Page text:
The broad strokes of a bipartisan immigration deal are finished, but a fight between business and labor over how much to pay low-skilled immigrants is holding up the final package, reports AP. A bipartisan group of eight senators missed a self-imposed deadline to wrap things up yesterday before the Senate's two-week recess, reports the Los Angeles Times. The delay probably means the measure won't reach the full Senate by the end of April as planned. The group has settled on allowing the nation's 11 million illegal immigrants to apply for citizenship after 13 years, assuming border security gets beefed up, but the dispute between the Chamber of Commerce and the AFL-CIO over a new visa program has the legislation in limbo.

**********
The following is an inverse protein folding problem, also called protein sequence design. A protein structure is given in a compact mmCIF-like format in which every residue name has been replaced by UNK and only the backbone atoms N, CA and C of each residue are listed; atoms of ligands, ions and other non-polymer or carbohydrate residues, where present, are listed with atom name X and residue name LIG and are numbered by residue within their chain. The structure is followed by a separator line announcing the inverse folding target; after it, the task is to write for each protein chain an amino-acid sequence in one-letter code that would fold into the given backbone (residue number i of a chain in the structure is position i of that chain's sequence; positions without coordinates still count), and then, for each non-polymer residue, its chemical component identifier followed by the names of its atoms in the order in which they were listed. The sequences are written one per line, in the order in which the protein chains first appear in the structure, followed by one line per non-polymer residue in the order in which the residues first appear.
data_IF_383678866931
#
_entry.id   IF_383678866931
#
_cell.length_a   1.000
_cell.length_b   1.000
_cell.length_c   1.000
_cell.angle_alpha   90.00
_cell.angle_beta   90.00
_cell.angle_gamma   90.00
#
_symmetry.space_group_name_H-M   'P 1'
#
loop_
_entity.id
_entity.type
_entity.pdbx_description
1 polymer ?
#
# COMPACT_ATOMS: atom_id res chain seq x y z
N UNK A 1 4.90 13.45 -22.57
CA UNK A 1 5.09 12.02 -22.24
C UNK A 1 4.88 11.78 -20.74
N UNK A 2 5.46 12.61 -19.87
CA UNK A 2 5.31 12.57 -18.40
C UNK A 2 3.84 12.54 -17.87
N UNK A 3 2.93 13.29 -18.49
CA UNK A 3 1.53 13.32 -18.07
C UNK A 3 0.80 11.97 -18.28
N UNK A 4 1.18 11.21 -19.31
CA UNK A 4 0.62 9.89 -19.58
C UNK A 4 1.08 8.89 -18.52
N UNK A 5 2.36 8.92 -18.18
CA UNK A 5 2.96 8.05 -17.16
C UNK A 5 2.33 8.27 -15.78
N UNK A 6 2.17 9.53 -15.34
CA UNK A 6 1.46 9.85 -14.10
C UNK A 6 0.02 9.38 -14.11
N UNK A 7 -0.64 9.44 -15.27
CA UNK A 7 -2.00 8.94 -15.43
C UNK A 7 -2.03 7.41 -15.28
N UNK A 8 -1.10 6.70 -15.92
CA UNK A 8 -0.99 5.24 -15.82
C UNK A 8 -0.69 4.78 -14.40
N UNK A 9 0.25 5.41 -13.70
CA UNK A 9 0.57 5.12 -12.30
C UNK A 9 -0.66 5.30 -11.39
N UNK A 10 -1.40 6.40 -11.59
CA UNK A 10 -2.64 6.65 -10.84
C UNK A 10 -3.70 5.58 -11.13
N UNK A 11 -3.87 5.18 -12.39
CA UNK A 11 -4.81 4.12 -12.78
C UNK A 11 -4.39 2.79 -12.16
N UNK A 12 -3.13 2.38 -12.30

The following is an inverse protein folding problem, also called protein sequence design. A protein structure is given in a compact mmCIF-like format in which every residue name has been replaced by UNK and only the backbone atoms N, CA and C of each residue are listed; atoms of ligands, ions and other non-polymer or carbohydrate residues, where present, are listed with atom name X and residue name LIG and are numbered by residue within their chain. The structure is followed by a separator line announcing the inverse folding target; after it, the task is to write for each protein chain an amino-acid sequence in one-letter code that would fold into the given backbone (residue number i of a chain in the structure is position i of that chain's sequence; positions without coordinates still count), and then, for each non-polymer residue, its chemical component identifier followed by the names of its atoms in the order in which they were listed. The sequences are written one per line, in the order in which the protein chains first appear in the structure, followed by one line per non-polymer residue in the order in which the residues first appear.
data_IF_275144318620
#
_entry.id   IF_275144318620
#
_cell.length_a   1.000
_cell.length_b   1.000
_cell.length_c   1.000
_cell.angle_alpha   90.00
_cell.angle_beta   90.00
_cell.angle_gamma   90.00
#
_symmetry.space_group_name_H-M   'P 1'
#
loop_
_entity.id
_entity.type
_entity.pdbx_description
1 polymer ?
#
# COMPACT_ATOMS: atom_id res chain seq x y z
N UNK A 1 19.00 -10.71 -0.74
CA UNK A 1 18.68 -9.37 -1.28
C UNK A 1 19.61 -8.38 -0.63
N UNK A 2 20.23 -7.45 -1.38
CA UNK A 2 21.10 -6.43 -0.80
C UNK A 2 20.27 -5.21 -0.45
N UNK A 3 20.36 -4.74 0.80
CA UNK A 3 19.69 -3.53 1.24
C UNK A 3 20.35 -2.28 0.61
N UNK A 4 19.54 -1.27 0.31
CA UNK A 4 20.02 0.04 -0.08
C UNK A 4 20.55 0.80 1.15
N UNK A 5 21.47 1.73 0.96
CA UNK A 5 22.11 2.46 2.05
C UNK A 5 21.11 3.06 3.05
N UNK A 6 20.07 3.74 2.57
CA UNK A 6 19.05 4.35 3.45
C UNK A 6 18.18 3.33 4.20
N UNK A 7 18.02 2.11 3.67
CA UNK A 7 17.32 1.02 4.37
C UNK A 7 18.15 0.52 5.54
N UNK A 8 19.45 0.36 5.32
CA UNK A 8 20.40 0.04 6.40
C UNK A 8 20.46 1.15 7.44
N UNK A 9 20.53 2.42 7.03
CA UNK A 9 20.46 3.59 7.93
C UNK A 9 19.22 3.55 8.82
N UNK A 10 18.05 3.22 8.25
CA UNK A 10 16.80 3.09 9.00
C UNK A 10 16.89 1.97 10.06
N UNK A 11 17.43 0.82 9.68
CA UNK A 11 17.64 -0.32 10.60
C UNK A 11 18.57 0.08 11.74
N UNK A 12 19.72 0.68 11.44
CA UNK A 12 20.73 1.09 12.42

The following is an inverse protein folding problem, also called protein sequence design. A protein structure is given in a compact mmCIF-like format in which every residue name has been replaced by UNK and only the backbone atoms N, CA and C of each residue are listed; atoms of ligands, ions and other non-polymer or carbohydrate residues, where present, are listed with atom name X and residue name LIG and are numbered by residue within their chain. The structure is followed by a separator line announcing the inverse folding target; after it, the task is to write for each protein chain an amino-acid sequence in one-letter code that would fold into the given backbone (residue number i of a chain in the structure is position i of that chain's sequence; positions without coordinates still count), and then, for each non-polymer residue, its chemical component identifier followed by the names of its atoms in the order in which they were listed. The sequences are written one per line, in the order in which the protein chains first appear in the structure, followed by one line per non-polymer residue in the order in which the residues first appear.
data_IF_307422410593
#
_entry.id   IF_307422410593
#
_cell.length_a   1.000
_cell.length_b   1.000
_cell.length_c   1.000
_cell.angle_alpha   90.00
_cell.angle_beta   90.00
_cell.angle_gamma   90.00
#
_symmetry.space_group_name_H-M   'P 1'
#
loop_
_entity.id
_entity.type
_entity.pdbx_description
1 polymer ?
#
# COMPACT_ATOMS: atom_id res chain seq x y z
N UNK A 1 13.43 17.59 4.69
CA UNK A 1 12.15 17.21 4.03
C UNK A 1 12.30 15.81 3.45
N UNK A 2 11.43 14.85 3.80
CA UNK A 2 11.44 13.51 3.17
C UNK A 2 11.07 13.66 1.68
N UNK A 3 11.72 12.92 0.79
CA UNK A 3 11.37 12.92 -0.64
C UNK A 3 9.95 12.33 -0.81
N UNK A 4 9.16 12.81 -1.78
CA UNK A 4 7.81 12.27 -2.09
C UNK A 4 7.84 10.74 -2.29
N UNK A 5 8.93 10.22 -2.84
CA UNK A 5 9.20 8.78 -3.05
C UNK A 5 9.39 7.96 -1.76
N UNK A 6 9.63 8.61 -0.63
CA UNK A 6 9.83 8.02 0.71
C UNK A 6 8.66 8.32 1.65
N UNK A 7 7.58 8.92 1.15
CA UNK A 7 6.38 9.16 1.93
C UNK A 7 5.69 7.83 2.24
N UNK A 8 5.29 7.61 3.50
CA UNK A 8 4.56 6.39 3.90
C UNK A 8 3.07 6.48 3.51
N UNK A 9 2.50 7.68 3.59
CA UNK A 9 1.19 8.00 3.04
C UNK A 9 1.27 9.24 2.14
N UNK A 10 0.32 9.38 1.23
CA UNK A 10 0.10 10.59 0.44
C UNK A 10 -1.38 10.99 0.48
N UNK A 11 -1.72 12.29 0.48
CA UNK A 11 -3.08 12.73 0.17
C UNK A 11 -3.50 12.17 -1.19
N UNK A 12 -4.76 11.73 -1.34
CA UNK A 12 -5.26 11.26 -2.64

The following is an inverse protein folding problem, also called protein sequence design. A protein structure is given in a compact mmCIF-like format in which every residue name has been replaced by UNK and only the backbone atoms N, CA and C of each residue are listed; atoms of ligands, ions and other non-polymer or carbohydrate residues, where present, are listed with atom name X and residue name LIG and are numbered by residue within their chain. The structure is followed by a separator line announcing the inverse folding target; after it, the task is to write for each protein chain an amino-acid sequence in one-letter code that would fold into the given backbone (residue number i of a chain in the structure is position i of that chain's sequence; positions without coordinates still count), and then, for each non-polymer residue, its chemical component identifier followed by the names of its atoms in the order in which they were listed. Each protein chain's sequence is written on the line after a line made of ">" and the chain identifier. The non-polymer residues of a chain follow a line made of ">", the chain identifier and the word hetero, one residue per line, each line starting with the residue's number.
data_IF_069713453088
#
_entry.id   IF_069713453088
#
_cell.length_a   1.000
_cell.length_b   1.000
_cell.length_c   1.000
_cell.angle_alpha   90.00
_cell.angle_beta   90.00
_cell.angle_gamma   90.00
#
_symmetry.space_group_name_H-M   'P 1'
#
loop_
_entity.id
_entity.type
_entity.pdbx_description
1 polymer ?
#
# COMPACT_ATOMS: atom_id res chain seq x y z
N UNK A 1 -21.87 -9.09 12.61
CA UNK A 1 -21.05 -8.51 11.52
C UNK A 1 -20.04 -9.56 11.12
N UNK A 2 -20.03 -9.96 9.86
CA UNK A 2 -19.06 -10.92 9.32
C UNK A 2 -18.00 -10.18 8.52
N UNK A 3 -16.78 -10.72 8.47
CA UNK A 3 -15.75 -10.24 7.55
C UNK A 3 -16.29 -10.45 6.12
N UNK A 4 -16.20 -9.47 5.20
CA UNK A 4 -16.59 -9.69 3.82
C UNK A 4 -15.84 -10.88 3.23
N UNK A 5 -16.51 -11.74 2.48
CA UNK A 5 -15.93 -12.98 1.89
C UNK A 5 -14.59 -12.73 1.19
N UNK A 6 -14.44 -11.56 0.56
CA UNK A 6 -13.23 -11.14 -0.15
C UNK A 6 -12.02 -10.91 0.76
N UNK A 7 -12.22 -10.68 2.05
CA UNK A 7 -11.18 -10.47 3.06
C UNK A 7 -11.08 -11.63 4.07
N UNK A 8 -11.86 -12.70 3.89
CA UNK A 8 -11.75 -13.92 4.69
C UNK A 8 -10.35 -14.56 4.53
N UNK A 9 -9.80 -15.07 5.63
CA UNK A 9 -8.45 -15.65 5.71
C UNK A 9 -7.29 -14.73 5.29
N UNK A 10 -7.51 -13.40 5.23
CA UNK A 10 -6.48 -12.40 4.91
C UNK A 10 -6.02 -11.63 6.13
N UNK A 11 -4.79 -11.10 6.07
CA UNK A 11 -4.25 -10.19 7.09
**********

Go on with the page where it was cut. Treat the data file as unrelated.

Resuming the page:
Both sides have reportedly agreed to allow up to 200,000 foreign guest workers into the country per year on special visas to fill jobs such as housekeepers, child care workers, and janitors. The chamber wants those workers "to be paid one step below the median hourly wage scale in their respective industries," reports the Washington Post, but the labor union is balking, fearful that would pull down wages of US workers. Talks are expected to continue over the break. (Read more immigration stories.)